A planned campaign by the Independent National Electoral Commission (INEC) against vote buying in next year’s elections may be hampered by the continued delay in approving the commission’s budget for the polls by the National Assembly.
The commission wants N143 billion for the conduct of the elections with voter education listed as a critical component of the preparation for the polls.
The National Assembly is currently on recess and it is not yet clear when it may resume to take a final decision on the budget.
However, INEC sources said yesterday that the commission’s planned voter education/enlightenment programme, especially the aspect on sensitising the populace against vote-buying, may be hampered by the delay in releasing funds.
The country’s next general elections are scheduled for February-March 2019, with the presidential and National Assembly elections slated for February 16.
According to INEC’s official working document, “2019 Election Project Plan Volume II,” thirty-four items are listed for execution under the voter education and enlightenment, with some already running since 2017.
While interface with traditional leaders, faith-based groups and other targeted groups ahead of the 2019 election has been planned for between October 1 and November 30, 2018, other activities expected to be carried out before the February 16, 2019 polls, include education of targeted groups such as civil servants, labour unions, professional associations, students, academic communities, media, political parties and so on.
There are also workshops for inter-agency committees on voter education providers, workshops for radio/TV station on voter education for 2019 elections , series of capacity building workshops and the production of jingles and print materials for voter education, amongst others.
Specific activities which ought to have begun on September 1 this year, include sensitisation of voters against vote-buying across various wards, local governments and states, and with the involvement of numerous mass groups and mass media in all the six geopolitical zones.
When contacted by The Nation on Saturday, INEC’s Director of Voter Education and Publicity, Oluwole Osaze-Uzi, tried to downplay anxieties.
He said: ”They have assured us of some progress; we are hopeful that everything will be resolved between the Presidency and the National Assembly very soon, so as to reverse the potential of adversely affecting preparations.
“Delaying passage (of INEC appropriations) will be delay in preparations but for the planning that does not require money, we have gone ahead to make arrangements.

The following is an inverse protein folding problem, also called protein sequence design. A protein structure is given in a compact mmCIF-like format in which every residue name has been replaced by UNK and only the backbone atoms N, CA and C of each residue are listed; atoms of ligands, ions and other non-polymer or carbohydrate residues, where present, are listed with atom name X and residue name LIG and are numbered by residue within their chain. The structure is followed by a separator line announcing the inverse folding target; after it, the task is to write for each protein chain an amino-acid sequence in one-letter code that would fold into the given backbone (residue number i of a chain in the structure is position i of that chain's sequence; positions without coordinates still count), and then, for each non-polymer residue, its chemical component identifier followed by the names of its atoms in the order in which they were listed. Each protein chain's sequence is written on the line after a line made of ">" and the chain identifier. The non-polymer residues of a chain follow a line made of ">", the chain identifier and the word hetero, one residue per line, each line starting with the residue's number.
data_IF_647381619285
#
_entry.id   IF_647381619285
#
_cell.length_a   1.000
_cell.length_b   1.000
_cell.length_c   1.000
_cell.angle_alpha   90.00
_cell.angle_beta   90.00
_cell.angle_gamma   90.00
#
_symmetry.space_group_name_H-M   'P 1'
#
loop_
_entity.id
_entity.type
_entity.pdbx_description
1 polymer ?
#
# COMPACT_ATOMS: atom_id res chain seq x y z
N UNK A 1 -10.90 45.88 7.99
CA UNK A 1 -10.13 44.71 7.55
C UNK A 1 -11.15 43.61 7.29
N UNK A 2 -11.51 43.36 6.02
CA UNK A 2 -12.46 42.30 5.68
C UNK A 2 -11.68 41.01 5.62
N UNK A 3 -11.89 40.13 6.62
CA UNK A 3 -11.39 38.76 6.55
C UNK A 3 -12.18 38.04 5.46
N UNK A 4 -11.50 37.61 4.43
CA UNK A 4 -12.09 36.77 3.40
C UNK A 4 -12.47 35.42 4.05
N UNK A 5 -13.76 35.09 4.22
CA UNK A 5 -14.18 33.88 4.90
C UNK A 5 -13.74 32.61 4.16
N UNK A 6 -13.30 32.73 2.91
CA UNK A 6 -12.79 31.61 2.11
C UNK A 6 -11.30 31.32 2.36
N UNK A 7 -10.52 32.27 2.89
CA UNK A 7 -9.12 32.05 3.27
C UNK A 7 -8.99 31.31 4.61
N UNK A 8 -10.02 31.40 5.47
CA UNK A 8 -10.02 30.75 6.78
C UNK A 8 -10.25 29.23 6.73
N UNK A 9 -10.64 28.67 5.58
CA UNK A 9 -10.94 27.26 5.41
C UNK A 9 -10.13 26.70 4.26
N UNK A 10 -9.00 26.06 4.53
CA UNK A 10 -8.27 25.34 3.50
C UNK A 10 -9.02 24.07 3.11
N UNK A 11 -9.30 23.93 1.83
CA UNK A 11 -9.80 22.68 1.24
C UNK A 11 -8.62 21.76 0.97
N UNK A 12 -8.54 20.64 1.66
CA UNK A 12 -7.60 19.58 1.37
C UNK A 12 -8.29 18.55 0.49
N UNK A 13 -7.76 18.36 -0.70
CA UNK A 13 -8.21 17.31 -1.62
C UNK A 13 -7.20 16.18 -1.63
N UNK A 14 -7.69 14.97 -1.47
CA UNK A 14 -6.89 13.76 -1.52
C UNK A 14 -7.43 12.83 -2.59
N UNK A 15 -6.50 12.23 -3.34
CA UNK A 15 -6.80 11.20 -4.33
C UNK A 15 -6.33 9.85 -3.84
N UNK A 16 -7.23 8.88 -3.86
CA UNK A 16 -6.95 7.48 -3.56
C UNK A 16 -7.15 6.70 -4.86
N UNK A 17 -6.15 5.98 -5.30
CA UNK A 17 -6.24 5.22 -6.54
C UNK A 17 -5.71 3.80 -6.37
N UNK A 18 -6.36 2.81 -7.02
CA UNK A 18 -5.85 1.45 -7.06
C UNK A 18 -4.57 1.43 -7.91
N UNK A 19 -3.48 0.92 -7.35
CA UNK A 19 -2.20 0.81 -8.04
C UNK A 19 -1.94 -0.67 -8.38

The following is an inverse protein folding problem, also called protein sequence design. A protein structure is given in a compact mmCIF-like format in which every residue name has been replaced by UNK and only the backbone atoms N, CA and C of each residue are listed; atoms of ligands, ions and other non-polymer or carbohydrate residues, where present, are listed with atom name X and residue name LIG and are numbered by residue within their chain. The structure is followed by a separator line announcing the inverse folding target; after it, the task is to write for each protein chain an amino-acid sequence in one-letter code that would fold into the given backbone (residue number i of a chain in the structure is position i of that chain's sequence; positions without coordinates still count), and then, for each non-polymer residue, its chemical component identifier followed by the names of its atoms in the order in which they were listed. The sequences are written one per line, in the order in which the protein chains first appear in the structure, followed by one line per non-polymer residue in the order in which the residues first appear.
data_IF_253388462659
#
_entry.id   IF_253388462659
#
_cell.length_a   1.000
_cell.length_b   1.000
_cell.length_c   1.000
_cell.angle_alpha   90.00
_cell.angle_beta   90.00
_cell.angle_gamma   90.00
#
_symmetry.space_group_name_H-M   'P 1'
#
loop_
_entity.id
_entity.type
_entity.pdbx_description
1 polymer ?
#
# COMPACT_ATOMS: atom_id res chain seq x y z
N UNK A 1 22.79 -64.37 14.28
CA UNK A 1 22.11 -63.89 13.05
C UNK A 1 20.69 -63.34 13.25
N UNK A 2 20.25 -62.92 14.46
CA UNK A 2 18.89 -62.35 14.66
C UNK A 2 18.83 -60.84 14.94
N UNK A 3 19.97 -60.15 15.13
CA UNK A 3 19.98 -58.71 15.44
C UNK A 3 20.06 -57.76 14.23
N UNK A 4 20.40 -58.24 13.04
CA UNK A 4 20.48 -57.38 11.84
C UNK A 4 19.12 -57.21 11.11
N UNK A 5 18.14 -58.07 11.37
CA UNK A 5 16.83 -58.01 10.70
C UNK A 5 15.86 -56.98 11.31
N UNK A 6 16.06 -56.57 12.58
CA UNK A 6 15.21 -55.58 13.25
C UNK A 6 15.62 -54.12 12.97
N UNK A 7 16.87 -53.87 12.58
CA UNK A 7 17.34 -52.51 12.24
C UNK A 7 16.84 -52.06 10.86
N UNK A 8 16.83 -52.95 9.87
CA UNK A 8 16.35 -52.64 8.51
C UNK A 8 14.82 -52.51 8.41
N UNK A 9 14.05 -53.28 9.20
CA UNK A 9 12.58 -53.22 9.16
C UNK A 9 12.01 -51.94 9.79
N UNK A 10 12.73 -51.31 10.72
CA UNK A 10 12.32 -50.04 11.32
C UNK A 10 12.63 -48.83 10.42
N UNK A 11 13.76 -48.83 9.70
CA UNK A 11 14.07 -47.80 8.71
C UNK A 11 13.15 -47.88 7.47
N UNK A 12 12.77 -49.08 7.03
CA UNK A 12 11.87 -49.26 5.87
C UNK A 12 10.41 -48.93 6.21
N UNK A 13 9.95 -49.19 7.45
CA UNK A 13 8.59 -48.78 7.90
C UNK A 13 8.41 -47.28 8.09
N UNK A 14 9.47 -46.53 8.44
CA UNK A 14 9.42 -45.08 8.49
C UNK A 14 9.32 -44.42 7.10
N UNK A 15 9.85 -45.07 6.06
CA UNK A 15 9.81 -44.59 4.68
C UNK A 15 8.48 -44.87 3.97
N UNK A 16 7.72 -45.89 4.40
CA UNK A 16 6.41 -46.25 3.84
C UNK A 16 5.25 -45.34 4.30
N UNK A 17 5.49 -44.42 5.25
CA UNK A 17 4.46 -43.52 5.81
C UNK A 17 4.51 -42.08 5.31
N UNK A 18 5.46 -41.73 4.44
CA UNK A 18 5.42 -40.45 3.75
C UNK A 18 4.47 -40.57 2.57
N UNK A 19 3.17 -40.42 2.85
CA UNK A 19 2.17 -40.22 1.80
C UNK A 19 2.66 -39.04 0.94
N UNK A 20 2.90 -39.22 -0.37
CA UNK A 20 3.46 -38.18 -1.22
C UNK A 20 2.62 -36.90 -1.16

“We cannot engage contractors now but due processes including advertising (for tenders) and things like that can go on; but we cannot formally engage them unless and until funds are released,” Oluwole Osaze-Uzi explained.
Speaking on the importance of voter education, the Chief Press Secretary to the Chairman of the Commission, Rotimi Oyekanmi, described it as one of the critical aspects of the democratic process.
He pointed out that it is one aspect the commission intends to leverage on in tackling the rising phenomenon of vote-buying.
He said, “Voter Education is one of the critical aspects of the democratic process; among other things, it is one of the tools the commission uses to enlighten the voters on how they can effectively participate in the electoral process.
“It is also used to educate the electorate on various electoral offences ; the Commission intends to leverage more on it to tackle the rising phenomenon of vote buying.”
He also added that the commission will continue to give voter education the needed priority.
The INEC chairman’s Chief Press Secretary (CPS) said the commission is determined to curb the menace, warning that in subsequent elections, perpetrators would be dealt with accordingly.
He added: ”In any case, vote-buying is not really new; we saw it in the First Republic and in subsequent electoral cycles.
“It comes in various shades and colours , but all are designed to achieve the same goal. The phenomenon is rising now because politicians have realized that it has become impossible to rig elections due to our strong processes; that is why they have resorted to buying votes.
“Vote-buying is an offence under Section 124 of the Electoral Act 2010 (as amended) and the penalty is a maximum fine of N500, 000 or twelve months’ imprisonment or both.
“The Commission is deeply concerned about it and we have already taken some steps to address it; the INEC Chairman, Prof. Mahmood Yakubu, has been meeting with security chiefs to discuss steps to be taken to deal with the situation.”